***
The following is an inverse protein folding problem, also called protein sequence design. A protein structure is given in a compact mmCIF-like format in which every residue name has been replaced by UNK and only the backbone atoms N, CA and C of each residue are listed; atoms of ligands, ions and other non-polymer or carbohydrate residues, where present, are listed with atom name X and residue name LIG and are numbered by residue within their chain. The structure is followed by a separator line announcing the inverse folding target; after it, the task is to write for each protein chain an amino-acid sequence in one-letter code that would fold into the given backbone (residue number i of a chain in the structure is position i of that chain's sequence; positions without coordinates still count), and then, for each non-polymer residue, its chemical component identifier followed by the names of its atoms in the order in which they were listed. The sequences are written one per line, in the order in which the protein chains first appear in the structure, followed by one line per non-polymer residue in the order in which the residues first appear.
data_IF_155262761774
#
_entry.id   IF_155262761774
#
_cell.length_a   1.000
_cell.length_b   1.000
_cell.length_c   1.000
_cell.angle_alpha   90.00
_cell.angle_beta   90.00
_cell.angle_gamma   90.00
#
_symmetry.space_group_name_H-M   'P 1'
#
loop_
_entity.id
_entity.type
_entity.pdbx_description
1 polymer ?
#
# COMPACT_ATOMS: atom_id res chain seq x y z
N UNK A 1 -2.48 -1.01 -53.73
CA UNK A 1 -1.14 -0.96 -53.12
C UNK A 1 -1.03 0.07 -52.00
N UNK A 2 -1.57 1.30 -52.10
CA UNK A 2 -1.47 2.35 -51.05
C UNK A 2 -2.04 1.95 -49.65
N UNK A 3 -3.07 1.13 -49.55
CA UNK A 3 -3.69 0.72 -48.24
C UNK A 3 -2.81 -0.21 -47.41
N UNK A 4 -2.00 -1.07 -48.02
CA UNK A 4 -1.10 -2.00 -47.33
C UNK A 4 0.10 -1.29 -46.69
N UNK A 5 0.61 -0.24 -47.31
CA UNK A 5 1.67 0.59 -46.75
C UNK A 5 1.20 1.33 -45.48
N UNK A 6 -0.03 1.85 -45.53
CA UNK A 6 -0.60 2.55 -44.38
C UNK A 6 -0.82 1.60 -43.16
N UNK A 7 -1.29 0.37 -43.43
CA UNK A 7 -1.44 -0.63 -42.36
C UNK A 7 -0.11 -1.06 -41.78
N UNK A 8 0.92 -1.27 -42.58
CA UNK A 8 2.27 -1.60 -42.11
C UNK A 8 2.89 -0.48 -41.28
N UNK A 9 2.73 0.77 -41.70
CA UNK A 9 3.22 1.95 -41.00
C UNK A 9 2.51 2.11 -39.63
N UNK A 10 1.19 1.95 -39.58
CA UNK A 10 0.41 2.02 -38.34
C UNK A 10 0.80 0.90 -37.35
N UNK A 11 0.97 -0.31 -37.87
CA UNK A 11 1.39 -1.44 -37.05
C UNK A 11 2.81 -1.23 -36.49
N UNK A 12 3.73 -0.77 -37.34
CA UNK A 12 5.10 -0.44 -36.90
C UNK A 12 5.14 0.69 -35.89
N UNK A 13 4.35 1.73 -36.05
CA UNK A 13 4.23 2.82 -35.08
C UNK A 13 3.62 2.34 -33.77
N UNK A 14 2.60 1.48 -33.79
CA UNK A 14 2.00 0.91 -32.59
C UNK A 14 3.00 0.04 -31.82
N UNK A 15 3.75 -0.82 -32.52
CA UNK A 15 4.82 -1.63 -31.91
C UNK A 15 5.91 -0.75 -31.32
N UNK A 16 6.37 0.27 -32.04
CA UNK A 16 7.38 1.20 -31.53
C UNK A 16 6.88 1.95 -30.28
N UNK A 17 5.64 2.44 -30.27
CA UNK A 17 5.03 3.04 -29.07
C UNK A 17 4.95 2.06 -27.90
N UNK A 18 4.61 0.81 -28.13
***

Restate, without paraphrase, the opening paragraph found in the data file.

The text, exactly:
The following is an inverse protein folding problem, also called protein sequence design. A protein structure is given in a compact mmCIF-like format in which every residue name has been replaced by UNK and only the backbone atoms N, CA and C of each residue are listed; atoms of ligands, ions and other non-polymer or carbohydrate residues, where present, are listed with atom name X and residue name LIG and are numbered by residue within their chain. The structure is followed by a separator line announcing the inverse folding target; after it, the task is to write for each protein chain an amino-acid sequence in one-letter code that would fold into the given backbone (residue number i of a chain in the structure is position i of that chain's sequence; positions without coordinates still count), and then, for each non-polymer residue, its chemical component identifier followed by the names of its atoms in the order in which they were listed. The sequences are written one per line, in the order in which the protein chains first appear in the structure, followed by one line per non-polymer residue in the order in which the residues first appear.